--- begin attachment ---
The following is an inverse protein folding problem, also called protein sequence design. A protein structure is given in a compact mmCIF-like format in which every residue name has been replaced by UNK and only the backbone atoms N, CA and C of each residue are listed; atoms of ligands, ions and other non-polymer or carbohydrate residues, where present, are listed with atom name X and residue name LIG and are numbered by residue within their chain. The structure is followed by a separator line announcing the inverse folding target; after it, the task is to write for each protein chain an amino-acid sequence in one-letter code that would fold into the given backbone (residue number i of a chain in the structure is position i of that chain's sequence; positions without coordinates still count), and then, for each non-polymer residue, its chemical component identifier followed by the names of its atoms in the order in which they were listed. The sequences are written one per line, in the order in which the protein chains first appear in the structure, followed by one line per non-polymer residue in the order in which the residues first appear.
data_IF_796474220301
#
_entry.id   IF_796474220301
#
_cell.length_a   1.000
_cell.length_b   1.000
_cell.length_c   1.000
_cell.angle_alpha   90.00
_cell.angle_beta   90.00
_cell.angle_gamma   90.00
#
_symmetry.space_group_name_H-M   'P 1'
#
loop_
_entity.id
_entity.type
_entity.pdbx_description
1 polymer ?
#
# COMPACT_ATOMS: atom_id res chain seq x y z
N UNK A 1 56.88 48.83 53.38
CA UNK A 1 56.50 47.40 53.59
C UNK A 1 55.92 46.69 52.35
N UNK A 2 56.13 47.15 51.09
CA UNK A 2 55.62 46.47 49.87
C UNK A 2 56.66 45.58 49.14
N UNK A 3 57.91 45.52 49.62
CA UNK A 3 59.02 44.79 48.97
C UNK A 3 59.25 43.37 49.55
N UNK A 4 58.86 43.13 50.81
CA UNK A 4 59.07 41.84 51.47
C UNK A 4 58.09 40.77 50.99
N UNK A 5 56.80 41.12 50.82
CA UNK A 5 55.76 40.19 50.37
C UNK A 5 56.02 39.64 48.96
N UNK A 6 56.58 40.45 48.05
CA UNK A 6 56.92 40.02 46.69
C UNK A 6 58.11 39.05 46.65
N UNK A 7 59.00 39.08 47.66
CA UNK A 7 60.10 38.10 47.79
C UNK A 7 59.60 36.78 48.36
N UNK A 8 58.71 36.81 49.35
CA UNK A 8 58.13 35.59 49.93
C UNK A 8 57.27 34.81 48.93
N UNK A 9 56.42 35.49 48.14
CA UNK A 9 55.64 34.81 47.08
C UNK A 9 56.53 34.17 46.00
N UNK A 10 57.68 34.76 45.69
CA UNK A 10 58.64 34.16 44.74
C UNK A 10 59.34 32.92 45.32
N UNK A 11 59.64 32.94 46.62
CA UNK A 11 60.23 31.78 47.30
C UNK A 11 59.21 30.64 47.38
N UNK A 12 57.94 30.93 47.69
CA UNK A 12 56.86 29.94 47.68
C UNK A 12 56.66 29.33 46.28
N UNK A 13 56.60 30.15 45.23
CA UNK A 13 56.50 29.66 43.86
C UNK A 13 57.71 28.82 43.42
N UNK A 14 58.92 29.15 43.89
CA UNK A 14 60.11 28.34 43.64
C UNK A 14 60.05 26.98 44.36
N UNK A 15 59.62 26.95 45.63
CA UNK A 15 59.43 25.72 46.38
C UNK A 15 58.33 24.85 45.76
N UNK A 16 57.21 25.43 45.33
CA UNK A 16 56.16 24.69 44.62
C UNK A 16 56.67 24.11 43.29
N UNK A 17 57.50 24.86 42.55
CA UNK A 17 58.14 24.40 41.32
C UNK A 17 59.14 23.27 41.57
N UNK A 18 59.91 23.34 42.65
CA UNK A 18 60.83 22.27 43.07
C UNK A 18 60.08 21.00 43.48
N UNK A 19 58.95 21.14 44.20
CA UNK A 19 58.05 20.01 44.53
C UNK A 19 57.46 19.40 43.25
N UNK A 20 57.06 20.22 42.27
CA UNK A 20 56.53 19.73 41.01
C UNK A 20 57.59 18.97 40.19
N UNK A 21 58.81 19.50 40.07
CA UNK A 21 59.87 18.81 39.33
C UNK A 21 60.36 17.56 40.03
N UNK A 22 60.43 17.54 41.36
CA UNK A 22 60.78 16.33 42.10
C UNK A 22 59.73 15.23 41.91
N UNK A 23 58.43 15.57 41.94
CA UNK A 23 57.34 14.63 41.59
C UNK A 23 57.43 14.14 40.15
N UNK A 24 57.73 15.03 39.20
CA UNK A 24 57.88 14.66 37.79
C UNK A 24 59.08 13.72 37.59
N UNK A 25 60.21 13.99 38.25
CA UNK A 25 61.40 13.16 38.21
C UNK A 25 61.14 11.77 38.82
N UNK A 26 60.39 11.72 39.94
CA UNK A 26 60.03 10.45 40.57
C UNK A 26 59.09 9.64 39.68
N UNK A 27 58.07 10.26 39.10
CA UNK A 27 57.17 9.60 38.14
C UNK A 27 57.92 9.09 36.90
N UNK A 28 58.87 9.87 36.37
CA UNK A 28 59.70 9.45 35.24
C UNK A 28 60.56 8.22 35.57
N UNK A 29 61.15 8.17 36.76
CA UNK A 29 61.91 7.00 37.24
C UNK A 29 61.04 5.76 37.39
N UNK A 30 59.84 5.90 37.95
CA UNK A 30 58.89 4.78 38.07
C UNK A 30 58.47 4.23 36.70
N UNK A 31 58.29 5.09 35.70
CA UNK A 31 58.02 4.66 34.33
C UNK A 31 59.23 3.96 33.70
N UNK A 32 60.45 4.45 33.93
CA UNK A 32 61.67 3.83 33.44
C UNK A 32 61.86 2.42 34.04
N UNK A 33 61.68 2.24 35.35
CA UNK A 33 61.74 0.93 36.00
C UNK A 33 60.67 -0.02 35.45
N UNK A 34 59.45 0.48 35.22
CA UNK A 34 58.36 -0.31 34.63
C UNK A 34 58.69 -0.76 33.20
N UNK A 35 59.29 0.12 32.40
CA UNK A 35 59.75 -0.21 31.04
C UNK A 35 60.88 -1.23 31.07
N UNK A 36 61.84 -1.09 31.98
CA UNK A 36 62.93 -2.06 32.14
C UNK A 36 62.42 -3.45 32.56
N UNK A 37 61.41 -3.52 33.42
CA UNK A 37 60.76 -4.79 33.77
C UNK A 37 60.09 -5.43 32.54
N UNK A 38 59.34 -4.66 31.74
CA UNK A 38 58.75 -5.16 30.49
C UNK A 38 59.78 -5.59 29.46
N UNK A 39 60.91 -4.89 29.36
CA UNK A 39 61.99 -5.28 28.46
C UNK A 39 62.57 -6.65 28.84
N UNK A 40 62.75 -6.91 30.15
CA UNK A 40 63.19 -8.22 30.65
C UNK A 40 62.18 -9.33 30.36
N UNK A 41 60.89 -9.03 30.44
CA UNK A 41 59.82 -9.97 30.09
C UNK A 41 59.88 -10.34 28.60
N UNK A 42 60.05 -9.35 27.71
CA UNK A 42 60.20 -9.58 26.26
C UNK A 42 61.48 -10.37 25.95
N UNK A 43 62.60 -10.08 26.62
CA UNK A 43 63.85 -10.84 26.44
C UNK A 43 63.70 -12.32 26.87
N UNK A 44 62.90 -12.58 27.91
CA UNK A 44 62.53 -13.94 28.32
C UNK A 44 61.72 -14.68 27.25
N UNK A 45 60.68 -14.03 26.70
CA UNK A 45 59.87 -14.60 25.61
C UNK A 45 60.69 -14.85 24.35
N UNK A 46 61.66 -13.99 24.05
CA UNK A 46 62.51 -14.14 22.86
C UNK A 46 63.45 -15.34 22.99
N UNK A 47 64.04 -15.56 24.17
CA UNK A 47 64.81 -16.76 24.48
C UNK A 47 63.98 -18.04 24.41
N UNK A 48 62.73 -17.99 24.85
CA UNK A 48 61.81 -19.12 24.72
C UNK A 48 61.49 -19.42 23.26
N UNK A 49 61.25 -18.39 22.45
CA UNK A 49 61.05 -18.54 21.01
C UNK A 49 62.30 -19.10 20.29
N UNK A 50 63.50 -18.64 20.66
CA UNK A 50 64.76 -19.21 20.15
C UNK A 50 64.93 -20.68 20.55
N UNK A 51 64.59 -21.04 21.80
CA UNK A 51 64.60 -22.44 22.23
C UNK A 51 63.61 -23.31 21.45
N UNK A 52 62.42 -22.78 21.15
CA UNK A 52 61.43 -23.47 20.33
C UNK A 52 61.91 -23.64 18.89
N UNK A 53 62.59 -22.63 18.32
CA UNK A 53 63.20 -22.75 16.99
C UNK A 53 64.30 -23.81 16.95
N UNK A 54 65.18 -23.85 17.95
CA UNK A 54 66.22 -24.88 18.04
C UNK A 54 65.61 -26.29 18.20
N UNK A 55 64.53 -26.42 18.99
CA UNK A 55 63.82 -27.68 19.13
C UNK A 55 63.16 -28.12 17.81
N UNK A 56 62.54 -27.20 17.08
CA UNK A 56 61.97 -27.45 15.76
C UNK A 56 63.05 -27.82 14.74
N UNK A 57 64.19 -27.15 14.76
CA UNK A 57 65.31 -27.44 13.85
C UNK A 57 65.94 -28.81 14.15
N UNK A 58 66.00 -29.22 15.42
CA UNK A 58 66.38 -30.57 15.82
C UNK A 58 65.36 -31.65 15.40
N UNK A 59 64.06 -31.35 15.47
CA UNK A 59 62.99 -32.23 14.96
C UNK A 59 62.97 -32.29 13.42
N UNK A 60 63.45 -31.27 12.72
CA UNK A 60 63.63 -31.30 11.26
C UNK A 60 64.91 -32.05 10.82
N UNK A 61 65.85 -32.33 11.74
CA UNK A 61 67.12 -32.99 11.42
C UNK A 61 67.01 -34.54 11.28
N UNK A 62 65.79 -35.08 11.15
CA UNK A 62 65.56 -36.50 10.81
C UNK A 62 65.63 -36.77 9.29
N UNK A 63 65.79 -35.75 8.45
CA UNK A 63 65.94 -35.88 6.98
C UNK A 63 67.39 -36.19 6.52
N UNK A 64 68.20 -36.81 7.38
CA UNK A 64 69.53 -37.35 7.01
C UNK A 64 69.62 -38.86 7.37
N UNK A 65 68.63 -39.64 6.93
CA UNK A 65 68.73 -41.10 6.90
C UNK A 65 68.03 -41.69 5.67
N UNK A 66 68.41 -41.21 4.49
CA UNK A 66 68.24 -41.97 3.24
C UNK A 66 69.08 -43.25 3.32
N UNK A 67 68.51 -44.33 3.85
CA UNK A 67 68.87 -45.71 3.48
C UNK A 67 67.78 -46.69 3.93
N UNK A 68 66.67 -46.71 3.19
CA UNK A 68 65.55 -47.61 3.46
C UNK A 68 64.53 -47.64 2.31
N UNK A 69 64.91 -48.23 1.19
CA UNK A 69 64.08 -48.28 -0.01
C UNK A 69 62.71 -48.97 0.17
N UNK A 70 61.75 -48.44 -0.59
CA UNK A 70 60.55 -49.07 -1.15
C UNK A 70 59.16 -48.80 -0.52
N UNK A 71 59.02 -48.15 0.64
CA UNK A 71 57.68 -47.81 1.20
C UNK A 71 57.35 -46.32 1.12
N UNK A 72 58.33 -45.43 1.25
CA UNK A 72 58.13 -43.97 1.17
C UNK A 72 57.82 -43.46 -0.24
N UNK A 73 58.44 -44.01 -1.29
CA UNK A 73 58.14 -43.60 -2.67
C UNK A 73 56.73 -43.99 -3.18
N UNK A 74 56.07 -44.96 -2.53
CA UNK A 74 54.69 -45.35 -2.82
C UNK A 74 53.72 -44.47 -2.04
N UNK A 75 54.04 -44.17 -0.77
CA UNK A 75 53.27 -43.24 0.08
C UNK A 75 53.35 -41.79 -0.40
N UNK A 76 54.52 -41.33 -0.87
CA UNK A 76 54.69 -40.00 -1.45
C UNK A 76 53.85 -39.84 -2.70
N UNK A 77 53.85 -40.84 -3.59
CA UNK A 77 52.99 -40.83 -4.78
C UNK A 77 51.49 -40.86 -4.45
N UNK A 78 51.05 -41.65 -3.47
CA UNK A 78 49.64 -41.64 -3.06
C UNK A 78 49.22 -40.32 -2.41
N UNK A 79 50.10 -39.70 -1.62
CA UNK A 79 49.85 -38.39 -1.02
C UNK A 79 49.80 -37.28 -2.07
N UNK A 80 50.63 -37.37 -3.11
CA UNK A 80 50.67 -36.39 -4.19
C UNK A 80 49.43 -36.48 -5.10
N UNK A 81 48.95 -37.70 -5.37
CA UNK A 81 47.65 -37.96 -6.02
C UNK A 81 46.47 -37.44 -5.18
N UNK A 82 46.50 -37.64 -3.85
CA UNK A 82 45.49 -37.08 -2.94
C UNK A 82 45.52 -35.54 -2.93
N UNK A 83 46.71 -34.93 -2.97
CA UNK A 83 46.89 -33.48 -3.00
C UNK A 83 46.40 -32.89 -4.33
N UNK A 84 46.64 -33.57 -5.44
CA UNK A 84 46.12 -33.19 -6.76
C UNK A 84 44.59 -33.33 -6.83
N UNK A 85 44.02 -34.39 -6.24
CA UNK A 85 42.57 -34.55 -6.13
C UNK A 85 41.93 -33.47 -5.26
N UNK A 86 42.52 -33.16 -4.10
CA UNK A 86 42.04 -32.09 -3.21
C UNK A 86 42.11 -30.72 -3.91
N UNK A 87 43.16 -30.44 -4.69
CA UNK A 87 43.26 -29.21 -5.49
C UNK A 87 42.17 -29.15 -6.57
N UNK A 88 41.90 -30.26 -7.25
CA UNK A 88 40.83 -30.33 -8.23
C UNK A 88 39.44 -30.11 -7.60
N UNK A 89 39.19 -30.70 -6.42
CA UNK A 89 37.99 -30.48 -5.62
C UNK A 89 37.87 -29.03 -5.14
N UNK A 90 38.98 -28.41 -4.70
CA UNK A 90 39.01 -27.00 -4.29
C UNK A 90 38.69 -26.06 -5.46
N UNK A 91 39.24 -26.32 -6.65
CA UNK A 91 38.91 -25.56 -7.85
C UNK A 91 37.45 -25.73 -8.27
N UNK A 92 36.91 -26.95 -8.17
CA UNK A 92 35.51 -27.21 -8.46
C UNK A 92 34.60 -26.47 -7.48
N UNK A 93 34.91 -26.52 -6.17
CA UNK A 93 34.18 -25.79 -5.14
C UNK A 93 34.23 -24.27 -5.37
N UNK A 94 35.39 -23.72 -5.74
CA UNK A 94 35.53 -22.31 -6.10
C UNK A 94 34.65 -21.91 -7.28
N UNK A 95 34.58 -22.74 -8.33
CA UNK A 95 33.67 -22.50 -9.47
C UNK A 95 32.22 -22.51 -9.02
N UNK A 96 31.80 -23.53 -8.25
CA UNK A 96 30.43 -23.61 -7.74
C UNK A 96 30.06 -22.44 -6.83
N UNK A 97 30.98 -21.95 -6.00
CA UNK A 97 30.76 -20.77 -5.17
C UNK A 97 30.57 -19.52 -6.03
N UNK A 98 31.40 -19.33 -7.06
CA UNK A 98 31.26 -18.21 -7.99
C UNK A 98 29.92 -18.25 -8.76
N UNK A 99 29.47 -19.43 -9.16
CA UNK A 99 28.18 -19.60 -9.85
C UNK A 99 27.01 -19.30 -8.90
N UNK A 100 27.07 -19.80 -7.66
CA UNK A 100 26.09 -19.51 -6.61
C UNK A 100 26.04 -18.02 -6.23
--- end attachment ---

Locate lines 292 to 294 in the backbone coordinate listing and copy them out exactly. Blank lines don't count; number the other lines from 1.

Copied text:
N UNK A 91 39.24 -26.32 -6.65
CA UNK A 91 38.91 -25.56 -7.85
C UNK A 91 37.45 -25.73 -8.27